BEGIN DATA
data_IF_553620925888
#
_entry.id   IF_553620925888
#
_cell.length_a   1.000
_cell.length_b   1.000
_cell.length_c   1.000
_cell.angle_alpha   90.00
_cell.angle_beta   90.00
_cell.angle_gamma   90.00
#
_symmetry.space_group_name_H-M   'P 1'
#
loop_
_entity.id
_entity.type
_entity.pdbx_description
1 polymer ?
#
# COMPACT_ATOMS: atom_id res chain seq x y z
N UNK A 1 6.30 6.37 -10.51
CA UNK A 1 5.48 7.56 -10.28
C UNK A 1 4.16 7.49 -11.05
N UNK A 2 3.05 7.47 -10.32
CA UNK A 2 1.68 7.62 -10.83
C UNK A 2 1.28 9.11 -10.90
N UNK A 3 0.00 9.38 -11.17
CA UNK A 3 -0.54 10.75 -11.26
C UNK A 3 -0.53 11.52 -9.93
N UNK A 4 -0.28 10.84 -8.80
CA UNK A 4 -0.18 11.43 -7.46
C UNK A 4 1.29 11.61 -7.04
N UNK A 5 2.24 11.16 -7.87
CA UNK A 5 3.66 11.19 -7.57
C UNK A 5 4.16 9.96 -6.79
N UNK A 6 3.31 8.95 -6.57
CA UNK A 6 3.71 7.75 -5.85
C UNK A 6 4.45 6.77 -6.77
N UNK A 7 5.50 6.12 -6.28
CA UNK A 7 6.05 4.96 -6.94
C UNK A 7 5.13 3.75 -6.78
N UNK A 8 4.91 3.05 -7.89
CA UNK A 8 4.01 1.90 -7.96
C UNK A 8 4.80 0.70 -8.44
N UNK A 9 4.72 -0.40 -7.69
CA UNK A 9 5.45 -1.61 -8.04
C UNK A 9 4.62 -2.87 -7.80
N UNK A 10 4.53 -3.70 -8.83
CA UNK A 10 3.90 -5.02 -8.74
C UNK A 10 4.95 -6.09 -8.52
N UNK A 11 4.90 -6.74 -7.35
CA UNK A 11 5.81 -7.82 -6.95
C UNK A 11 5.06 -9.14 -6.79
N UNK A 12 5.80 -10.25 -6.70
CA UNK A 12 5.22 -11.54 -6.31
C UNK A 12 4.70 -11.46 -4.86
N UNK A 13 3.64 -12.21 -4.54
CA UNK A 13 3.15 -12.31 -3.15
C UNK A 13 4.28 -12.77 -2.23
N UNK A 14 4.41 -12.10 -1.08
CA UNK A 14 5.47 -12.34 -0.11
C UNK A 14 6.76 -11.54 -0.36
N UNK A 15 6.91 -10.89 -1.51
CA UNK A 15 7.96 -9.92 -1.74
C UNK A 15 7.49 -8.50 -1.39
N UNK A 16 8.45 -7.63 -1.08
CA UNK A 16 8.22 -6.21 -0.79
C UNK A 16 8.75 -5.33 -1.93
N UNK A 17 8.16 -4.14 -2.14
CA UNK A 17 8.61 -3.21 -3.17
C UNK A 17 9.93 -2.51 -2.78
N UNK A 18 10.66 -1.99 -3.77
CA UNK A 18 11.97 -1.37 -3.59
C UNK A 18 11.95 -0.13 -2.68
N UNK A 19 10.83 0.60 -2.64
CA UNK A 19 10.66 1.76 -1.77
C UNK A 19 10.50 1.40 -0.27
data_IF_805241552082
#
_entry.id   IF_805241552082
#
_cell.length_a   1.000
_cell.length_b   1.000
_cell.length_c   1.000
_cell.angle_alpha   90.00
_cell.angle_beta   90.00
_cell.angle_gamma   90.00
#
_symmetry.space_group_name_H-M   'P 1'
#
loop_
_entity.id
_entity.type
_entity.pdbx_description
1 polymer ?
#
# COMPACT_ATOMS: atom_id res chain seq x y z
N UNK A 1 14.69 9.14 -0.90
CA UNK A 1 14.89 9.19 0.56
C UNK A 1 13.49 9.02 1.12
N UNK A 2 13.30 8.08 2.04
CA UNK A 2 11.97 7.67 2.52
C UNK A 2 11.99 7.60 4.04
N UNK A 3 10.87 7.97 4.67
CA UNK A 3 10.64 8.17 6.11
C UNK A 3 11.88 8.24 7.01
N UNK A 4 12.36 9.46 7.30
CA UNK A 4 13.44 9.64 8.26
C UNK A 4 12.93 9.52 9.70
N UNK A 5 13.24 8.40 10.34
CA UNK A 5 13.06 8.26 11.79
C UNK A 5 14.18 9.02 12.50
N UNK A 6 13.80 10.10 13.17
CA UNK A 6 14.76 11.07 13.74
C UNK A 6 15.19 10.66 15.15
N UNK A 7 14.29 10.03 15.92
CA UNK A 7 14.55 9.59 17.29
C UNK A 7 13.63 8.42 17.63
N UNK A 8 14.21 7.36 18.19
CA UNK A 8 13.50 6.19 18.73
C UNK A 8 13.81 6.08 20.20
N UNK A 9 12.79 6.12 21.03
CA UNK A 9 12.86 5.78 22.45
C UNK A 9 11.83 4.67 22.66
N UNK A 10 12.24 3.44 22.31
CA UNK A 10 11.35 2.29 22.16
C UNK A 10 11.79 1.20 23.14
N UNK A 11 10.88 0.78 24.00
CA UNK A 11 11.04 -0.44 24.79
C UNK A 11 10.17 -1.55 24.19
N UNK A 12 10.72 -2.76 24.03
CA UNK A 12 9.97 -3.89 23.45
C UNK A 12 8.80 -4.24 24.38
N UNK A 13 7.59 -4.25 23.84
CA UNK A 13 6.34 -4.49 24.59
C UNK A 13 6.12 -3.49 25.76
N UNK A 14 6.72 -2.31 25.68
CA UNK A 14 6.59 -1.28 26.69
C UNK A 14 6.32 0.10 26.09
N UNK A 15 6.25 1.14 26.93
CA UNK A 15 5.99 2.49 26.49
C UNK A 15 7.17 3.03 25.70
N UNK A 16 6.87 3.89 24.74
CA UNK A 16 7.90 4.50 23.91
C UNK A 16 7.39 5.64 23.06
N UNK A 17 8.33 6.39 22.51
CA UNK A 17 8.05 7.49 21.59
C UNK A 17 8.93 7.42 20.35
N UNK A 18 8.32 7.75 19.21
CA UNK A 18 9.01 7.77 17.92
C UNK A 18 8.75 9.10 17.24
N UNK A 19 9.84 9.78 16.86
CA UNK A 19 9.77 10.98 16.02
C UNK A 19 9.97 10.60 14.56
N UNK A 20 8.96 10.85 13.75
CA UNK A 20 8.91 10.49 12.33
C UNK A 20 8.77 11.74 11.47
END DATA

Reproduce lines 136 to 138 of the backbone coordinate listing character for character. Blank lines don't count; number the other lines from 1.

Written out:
C UNK A 13 6.12 -3.49 25.76
N UNK A 14 6.72 -2.31 25.68
CA UNK A 14 6.59 -1.28 26.69